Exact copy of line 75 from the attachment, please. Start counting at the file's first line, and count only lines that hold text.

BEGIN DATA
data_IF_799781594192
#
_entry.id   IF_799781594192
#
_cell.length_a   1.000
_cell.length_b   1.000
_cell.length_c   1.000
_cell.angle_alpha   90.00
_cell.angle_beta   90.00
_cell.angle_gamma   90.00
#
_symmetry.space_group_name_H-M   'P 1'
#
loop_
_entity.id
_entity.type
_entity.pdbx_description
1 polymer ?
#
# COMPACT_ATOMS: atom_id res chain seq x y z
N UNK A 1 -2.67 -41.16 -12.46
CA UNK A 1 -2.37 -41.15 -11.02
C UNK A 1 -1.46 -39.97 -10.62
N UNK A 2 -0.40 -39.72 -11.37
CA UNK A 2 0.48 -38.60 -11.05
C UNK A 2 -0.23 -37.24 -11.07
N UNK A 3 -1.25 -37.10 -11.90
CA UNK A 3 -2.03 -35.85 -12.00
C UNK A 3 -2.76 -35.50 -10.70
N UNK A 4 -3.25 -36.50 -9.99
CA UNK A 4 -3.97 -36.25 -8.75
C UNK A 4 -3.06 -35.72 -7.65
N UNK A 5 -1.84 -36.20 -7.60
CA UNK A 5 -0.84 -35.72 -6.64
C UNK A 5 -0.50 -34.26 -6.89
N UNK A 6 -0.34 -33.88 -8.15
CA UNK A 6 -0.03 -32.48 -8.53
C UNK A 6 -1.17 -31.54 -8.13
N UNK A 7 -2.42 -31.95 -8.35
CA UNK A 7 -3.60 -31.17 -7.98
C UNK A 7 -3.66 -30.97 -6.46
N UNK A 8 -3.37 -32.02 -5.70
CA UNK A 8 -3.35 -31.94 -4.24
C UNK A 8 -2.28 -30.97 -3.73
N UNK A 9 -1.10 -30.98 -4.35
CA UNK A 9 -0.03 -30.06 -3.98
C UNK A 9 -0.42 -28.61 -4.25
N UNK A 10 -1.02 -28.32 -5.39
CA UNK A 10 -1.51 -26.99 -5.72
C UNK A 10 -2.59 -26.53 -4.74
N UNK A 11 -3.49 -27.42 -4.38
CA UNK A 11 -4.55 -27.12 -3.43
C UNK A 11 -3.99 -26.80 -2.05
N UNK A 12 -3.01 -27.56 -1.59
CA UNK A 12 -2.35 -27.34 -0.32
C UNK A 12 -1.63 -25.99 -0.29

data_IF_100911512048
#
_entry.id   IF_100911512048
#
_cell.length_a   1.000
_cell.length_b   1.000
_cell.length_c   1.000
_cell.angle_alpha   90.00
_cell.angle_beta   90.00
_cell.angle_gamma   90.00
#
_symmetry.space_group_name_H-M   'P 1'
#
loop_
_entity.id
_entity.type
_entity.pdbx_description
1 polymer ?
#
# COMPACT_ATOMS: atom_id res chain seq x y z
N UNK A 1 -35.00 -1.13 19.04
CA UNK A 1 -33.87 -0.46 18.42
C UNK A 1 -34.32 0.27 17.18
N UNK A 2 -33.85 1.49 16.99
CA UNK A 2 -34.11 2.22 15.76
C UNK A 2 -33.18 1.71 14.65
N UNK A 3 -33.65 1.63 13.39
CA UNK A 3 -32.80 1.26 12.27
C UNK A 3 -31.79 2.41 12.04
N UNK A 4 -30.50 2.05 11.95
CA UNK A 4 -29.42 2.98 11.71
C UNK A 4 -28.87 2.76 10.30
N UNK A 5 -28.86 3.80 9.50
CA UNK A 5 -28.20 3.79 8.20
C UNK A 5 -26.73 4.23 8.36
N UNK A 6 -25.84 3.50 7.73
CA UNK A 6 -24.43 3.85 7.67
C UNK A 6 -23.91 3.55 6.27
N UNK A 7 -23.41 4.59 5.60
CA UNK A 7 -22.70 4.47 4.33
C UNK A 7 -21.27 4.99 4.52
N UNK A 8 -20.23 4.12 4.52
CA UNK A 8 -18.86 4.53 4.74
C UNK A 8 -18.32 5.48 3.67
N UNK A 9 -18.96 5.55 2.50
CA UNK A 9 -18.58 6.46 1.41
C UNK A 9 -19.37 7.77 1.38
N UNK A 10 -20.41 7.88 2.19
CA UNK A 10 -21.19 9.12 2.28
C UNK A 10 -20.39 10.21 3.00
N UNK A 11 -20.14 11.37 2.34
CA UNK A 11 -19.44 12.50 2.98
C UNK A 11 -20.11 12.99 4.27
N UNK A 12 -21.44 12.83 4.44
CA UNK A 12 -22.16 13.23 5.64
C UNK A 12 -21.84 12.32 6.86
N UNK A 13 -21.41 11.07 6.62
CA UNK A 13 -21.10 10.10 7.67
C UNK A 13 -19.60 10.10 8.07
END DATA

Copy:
#